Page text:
“Coffee” by Treacle Tart is licensed under CC BY 2.0

Study Finds Protective Effect of Caffeine in Chronic Kidney Disease

MedicalResearch.com Interview with:

Coffee Wikipedia image

Wikipedia image

Miguel Bigotte Vieira  MD
Nephrology and Renal Transplantation Department
Centro Hospitalar Lisboa Norte
Lisbon, Portugal

MedicalResearch.com: What is the background for this study? What are the main findings?

Response: An inverse relationship between coffee consumption and mortality has been reported in the general population. However, the association between caffeine consumption and mortality in patients with chronic kidney disease (CKD) remains unclear. We examined the association between varying levels of caffeine consumption and mortality among 4863 patients with CKD in a prospective nationwide cohort, using the continuous National Health and Nutrition Examination Survey (NHANES) 1999-2010.

Our study showed a protective effect of caffeine consumption among patients with chronic kidney disease. The reduction in mortality was present even after considering other important factors such as age, gender, race, smoking, other diseases, and diet. 

MedicalResearch.com: What should readers take away from your report?

Response: Our study showed a dose-dependent protective effect of caffeine consumption on all-cause mortality among patients with CKD. These results suggest that advising patients with kidney disease to drink more caffeine may reduce their mortality. However, our observational study cannot prove that caffeine reduces the risk of death but only suggests the possibility of such a protective effect. This would represent a simple, clinically beneficial, and inexpensive option, though this benefit should ideally be confirmed in a randomized clinical trial.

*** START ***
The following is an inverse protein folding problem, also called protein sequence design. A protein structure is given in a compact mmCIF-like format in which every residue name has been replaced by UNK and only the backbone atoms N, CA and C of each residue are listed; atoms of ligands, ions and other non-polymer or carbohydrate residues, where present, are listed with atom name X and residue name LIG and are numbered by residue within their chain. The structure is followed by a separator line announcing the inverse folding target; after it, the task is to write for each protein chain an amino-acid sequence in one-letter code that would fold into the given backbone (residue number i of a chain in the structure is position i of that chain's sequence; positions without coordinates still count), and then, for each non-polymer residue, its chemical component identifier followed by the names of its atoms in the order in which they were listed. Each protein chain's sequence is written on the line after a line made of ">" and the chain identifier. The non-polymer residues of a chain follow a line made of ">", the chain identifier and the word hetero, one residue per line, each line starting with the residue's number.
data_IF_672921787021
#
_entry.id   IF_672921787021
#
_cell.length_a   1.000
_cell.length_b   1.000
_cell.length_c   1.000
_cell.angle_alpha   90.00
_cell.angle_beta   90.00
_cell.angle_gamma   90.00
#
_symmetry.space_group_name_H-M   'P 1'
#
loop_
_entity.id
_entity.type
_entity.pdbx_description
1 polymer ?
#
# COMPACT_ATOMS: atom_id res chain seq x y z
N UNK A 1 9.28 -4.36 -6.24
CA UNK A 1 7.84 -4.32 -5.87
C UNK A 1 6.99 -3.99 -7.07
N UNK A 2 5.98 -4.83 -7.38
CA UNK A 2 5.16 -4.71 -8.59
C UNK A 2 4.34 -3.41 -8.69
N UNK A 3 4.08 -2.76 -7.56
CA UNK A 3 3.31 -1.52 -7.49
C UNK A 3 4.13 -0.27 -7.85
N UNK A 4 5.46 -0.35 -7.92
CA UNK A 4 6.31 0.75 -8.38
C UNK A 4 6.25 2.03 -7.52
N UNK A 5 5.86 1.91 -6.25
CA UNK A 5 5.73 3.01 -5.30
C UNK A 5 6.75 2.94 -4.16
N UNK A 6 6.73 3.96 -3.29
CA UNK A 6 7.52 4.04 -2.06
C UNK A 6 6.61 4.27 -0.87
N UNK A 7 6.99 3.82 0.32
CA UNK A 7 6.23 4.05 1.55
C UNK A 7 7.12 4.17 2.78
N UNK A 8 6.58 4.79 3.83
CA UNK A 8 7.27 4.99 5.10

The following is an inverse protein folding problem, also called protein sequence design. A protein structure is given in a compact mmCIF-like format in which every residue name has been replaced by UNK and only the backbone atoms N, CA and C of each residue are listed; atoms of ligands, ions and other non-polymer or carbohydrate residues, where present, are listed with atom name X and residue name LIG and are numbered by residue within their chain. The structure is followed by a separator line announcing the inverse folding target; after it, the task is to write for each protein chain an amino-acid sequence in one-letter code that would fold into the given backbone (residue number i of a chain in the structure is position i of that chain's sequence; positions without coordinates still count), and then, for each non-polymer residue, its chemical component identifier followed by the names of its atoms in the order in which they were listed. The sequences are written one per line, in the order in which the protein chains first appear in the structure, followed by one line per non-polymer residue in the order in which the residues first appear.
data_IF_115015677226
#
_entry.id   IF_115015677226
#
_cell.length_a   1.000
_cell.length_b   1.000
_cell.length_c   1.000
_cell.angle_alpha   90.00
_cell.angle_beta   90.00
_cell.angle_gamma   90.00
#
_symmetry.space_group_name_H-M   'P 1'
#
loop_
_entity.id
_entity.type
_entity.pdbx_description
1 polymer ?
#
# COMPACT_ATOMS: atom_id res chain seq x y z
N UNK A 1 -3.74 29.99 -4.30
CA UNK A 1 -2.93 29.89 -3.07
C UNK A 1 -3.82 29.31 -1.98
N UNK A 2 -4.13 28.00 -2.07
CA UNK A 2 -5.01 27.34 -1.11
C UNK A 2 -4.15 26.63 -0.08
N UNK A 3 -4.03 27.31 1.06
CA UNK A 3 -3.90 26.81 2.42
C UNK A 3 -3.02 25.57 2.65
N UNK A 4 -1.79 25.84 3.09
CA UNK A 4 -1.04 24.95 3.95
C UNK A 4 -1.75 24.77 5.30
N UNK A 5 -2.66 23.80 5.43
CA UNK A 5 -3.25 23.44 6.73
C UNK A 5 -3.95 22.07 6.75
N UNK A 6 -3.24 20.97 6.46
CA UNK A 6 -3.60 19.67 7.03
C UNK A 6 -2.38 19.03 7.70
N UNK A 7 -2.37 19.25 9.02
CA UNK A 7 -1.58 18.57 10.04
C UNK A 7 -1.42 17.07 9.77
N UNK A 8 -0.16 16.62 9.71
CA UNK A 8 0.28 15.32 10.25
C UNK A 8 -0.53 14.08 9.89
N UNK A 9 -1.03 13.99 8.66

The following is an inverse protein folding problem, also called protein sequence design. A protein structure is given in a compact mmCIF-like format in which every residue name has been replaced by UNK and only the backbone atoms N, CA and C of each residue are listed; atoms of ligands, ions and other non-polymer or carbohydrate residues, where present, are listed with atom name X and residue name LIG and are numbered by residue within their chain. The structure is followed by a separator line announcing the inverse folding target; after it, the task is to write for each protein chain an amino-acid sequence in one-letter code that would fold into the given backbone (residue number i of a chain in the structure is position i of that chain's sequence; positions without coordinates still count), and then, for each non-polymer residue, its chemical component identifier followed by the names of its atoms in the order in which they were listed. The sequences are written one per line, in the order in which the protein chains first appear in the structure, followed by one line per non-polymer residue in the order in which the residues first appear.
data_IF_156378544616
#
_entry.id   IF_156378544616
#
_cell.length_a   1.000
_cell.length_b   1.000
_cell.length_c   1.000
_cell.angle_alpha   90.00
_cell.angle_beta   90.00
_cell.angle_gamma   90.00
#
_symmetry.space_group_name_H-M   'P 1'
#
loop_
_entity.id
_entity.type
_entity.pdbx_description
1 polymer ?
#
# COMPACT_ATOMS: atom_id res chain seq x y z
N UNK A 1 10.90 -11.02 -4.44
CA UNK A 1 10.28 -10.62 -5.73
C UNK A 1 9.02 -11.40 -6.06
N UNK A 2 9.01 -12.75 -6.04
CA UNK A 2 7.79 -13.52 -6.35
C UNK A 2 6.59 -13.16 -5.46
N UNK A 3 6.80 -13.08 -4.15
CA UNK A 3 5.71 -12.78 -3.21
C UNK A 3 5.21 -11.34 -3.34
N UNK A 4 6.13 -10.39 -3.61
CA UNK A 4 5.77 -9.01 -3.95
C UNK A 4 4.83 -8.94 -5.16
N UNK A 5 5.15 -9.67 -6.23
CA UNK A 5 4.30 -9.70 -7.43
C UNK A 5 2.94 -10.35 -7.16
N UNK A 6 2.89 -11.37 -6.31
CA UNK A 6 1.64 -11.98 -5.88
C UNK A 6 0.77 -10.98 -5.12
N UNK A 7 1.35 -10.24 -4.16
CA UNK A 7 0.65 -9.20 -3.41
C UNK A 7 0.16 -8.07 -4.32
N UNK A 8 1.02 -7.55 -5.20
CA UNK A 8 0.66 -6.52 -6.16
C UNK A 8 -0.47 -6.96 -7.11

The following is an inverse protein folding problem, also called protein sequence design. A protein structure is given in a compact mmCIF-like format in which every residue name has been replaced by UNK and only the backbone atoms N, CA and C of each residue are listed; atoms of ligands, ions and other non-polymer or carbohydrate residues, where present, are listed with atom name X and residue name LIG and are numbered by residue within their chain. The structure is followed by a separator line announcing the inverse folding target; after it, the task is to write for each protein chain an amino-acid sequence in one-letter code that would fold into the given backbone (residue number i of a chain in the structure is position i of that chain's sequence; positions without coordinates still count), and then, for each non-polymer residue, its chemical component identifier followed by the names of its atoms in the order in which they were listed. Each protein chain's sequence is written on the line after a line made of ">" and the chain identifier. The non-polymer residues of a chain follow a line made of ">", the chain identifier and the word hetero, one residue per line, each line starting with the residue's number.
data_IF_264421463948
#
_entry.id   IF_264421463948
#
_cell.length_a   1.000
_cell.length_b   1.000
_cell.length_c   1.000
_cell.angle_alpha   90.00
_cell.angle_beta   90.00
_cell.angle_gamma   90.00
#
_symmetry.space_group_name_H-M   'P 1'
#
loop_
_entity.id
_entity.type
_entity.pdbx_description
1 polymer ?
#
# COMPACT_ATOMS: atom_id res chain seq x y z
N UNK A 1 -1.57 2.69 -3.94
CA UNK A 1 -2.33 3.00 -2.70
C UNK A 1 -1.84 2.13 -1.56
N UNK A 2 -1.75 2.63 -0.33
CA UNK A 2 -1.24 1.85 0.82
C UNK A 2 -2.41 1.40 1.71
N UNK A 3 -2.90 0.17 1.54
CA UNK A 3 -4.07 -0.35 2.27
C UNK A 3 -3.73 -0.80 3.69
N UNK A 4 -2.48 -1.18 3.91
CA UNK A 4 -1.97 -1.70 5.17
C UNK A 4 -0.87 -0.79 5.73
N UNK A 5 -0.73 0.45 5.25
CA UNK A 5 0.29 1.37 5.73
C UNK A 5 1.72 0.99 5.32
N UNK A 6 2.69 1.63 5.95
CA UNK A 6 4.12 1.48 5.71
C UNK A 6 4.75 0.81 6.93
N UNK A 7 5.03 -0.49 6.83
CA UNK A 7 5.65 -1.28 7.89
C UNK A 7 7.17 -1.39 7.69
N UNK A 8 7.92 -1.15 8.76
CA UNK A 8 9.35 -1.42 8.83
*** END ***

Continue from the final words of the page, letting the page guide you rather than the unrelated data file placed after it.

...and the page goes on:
MedicalResearch.com: What recommendations do you have for future research as a result of this work?

Response: Future research should focus on the benefits and harms of other compounds present in caffeine-containing beverages, and on the study of the association between caffeine consumption and mortality in other world regions.  

MedicalResearch.com: Is there anything else you would like to add? 

Response: This investigation resulted from teamwork of five investigators: Miguel Bigotte Vieira, Rita Magriço, Catarina Viegas Dias, Lia Leitão, João Sérgio Neves. No funding was received for the completion of this study.   

Citation: Miguel Bigotte Vieira, Rita Magriço, Catarina Viegas Dias, Lia Leitão, João Sérgio Neves; Caffeine consumption and mortality in chronic kidney disease: a nationally representative analysis, Nephrology Dialysis Transplantation, , gfy234, https://doi.org/10.1093/ndt/gfy234

[wysija_form id=”3″]



The information on MedicalResearch.com is provided for educational purposes only, and is in no way intended to diagnose, cure, or treat any medical or other condition. Always seek the advice of your physician or other qualified health and ask your doctor any questions you may have regarding a medical condition. In addition to all other limitations and disclaimers in this agreement, service provider and its third party providers disclaim any liability or loss in connection with the content provided on this website.


Last Updated on September 14, 2018 by Marie Benz MD FAAD